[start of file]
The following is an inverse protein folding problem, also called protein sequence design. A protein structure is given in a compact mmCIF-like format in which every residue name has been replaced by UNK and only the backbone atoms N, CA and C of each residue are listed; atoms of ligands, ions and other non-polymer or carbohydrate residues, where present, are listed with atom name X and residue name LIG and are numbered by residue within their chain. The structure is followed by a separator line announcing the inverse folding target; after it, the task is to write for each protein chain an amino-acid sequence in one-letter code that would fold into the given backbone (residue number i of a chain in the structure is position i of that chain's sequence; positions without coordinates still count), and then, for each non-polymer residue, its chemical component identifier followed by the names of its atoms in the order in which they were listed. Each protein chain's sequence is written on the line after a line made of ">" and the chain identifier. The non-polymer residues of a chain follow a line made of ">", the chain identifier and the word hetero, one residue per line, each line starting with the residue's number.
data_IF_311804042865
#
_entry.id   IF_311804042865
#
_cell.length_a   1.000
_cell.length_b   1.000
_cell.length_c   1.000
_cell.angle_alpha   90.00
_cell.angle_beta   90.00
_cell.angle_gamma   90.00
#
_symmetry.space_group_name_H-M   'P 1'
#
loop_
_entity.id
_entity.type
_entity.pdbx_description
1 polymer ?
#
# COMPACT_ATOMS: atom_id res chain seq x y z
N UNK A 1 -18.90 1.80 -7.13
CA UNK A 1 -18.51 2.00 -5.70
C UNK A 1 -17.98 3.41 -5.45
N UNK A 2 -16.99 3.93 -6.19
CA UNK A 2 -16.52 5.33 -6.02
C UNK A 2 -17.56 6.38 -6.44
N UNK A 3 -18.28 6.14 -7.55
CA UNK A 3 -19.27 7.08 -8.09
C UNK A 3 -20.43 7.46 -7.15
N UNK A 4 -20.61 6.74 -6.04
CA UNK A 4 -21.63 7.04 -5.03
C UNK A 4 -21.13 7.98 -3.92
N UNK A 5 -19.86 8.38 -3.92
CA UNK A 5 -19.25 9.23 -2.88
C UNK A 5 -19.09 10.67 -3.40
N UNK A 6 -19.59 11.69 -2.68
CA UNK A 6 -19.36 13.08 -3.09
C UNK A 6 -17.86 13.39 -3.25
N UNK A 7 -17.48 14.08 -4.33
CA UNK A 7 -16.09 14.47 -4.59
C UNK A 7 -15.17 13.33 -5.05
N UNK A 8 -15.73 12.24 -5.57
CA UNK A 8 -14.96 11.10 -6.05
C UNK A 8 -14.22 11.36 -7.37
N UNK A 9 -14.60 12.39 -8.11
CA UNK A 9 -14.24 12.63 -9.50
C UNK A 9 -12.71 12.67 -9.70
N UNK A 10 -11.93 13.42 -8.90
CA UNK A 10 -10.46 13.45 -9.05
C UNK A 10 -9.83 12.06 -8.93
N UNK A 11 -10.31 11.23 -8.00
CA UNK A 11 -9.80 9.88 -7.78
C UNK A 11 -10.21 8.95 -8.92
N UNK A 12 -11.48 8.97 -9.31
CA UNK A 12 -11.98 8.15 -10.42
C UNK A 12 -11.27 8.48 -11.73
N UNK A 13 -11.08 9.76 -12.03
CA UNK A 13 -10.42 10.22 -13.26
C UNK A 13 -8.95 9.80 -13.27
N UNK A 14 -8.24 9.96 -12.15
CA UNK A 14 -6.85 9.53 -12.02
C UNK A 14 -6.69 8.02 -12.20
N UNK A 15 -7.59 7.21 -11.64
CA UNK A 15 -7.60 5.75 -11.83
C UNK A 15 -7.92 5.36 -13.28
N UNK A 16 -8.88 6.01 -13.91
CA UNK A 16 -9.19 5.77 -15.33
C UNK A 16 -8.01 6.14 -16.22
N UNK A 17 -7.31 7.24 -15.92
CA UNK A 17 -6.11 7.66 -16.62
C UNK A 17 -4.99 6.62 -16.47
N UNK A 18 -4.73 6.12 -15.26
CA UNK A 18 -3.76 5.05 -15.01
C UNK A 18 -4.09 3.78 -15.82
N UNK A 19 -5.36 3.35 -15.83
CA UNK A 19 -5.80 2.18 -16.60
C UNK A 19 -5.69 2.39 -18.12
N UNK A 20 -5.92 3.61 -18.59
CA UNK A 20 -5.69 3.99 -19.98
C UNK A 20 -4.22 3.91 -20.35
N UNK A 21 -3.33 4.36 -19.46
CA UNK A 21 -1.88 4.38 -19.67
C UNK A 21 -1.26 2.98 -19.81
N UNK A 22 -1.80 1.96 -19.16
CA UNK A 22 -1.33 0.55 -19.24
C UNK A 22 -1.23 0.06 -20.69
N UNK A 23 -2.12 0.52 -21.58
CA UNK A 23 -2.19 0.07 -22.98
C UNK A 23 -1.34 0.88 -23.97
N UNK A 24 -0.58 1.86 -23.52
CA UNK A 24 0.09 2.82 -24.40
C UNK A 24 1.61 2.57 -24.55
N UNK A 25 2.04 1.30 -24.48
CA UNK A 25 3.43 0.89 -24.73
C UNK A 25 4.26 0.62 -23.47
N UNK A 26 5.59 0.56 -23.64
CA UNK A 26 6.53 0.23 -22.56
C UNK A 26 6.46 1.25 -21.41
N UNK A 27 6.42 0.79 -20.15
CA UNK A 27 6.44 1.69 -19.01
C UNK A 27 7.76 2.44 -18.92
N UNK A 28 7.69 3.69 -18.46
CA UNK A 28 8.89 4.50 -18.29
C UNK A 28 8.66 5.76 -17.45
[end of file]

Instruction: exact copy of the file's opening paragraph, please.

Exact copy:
The following is an inverse protein folding problem, also called protein sequence design. A protein structure is given in a compact mmCIF-like format in which every residue name has been replaced by UNK and only the backbone atoms N, CA and C of each residue are listed; atoms of ligands, ions and other non-polymer or carbohydrate residues, where present, are listed with atom name X and residue name LIG and are numbered by residue within their chain. The structure is followed by a separator line announcing the inverse folding target; after it, the task is to write for each protein chain an amino-acid sequence in one-letter code that would fold into the given backbone (residue number i of a chain in the structure is position i of that chain's sequence; positions without coordinates still count), and then, for each non-polymer residue, its chemical component identifier followed by the names of its atoms in the order in which they were listed. Each protein chain's sequence is written on the line after a line made of ">" and the chain identifier. The non-polymer residues of a chain follow a line made of ">", the chain identifier and the word hetero, one residue per line, each line starting with the residue's number.